The Industrial Workers of the World (IWW) in the early 20th century followed Thoreau’s lead, and under a First Amendment free speech campaign sought to organize workers and publicly speak about labor issues, frequently in the face of violent repression by local government and business authorities. IWW members were frequently beaten and imprisoned for causing public disorder. Some IWW members were even kidnapped and covered in tar and feathers by local vigilantes paid by the business community to disrupt their activities. Yet wherever the IWW campaigned it won the right to speak in public. Thoreau’s ideas also played a role in the women’s suffrage movement in the United States during the late 19th and early 20th centuries. Lucy Stone and key members of the National American Woman Suffrage Association (NAWSA), alongside the National Woman’s Party (NWP), engaged in protest and civil disobedience as they sought to secure equality and the right to vote for women. Many suffragists endured physical violence and imprisonment for pursuing their political goals. Women finally gained the right to vote in 1920 through the enactment of the Nineteenth Amendment to the U.S. Constitution. However, the U.S. women’s movement has continued to be active on a range of issues such as abortion, domestic violence, trafficking, and forced prostitution, as well as the use of rape as a weapon of war.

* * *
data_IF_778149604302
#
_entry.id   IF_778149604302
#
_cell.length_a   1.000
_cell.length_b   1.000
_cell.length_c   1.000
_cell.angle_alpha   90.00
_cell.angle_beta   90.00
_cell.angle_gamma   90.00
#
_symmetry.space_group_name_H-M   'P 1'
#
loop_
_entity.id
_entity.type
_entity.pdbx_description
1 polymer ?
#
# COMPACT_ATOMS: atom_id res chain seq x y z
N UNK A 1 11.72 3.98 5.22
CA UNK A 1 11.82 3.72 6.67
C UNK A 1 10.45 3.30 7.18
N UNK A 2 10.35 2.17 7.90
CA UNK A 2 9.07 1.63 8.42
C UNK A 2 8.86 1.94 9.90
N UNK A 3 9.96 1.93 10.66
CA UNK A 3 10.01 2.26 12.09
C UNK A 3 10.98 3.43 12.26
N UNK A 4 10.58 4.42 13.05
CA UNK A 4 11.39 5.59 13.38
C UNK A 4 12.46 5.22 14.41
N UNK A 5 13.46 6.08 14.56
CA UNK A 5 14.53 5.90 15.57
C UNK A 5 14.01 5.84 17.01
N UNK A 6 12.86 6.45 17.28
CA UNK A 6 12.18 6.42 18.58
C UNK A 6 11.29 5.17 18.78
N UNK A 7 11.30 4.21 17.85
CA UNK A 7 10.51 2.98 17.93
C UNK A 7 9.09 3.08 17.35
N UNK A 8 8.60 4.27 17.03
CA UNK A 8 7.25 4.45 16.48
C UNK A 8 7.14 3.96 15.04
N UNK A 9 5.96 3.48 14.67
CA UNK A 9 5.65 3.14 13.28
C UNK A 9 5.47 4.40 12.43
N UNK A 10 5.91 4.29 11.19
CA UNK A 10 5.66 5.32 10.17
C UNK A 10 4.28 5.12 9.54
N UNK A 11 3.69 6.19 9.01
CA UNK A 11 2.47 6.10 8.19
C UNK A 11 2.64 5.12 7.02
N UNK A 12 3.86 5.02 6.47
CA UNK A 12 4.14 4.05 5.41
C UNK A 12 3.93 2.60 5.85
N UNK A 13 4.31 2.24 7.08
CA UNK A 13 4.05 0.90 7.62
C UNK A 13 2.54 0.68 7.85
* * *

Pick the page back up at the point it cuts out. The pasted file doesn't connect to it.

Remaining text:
The civil rights movement of the mid-20th century is another important moment in time for the history of civil disobedience in the United States. Martin Luther King, Jr., among others, engaged in numerous nonviolent protests, such as the Montgomery Bus Boycott in Alabama, the Greensboro sit-in in North Carolina, as well as the Montgomery and Washington, D.C., marches and public demonstrations. The civil rights movement is widely credited with achieving voting, employment, and home-ownership rights for African Americans. Other important movements during this time included the anti-Vietnam War protests.
Also bound up with the antiwar protests during the latter part of the 20th century was the antinuclear movement, which opposed the use of nuclear energy and weapons. In 1982 over a million people demonstrated in New York City’s Central Park and called for an end to the arms race against the Soviet Union. Aside from public marches and speeches, acts of civil disobedience in recent years have included maintaining peace camps near military bases and nuclear energy sites, as well as blockading and otherwise disrupting the transportation of nuclear materials. More broadly, the environmental movement in America has engaged in civil disobedience to protect animals and human beings from ecological harm, as well as to campaign against global warming. Although the movement